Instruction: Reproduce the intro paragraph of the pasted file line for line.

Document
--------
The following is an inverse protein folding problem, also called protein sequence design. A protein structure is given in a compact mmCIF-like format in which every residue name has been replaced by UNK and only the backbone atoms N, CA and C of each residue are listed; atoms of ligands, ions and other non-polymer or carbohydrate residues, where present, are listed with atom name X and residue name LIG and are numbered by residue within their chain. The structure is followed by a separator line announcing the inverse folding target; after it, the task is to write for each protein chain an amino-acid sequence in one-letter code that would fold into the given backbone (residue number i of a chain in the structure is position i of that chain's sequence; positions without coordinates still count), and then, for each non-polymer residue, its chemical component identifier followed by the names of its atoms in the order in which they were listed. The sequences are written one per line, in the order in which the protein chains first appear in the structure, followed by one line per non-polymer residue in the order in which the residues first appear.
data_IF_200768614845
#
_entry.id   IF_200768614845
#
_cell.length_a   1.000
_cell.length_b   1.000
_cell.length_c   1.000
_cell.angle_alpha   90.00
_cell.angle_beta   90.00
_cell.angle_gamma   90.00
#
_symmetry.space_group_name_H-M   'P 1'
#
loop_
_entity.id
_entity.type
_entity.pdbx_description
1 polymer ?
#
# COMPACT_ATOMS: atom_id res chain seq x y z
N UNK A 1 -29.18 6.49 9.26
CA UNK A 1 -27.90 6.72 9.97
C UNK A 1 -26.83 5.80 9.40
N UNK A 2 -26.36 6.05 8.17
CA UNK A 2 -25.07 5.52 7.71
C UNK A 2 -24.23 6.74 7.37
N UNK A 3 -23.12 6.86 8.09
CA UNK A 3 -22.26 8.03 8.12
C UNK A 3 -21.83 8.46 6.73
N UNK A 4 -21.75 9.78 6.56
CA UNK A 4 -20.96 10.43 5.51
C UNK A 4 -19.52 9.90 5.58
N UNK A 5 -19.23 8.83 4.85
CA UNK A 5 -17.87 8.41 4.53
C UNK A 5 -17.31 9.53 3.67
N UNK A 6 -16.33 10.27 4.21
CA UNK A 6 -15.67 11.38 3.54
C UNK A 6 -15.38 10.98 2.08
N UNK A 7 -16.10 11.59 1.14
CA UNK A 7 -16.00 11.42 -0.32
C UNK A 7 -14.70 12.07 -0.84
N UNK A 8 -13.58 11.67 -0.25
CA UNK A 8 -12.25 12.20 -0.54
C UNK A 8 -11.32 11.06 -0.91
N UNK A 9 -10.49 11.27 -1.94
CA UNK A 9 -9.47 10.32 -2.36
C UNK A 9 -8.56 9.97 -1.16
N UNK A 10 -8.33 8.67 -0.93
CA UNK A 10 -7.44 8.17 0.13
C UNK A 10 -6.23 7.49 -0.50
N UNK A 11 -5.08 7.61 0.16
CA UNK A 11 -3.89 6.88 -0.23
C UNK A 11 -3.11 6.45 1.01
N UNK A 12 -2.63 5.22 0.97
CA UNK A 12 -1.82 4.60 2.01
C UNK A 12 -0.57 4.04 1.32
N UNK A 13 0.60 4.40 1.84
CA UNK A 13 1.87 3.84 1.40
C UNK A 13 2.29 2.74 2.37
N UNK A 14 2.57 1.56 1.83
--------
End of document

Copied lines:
The following is an inverse protein folding problem, also called protein sequence design. A protein structure is given in a compact mmCIF-like format in which every residue name has been replaced by UNK and only the backbone atoms N, CA and C of each residue are listed; atoms of ligands, ions and other non-polymer or carbohydrate residues, where present, are listed with atom name X and residue name LIG and are numbered by residue within their chain. The structure is followed by a separator line announcing the inverse folding target; after it, the task is to write for each protein chain an amino-acid sequence in one-letter code that would fold into the given backbone (residue number i of a chain in the structure is position i of that chain's sequence; positions without coordinates still count), and then, for each non-polymer residue, its chemical component identifier followed by the names of its atoms in the order in which they were listed. The sequences are written one per line, in the order in which the protein chains first appear in the structure, followed by one line per non-polymer residue in the order in which the residues first appear.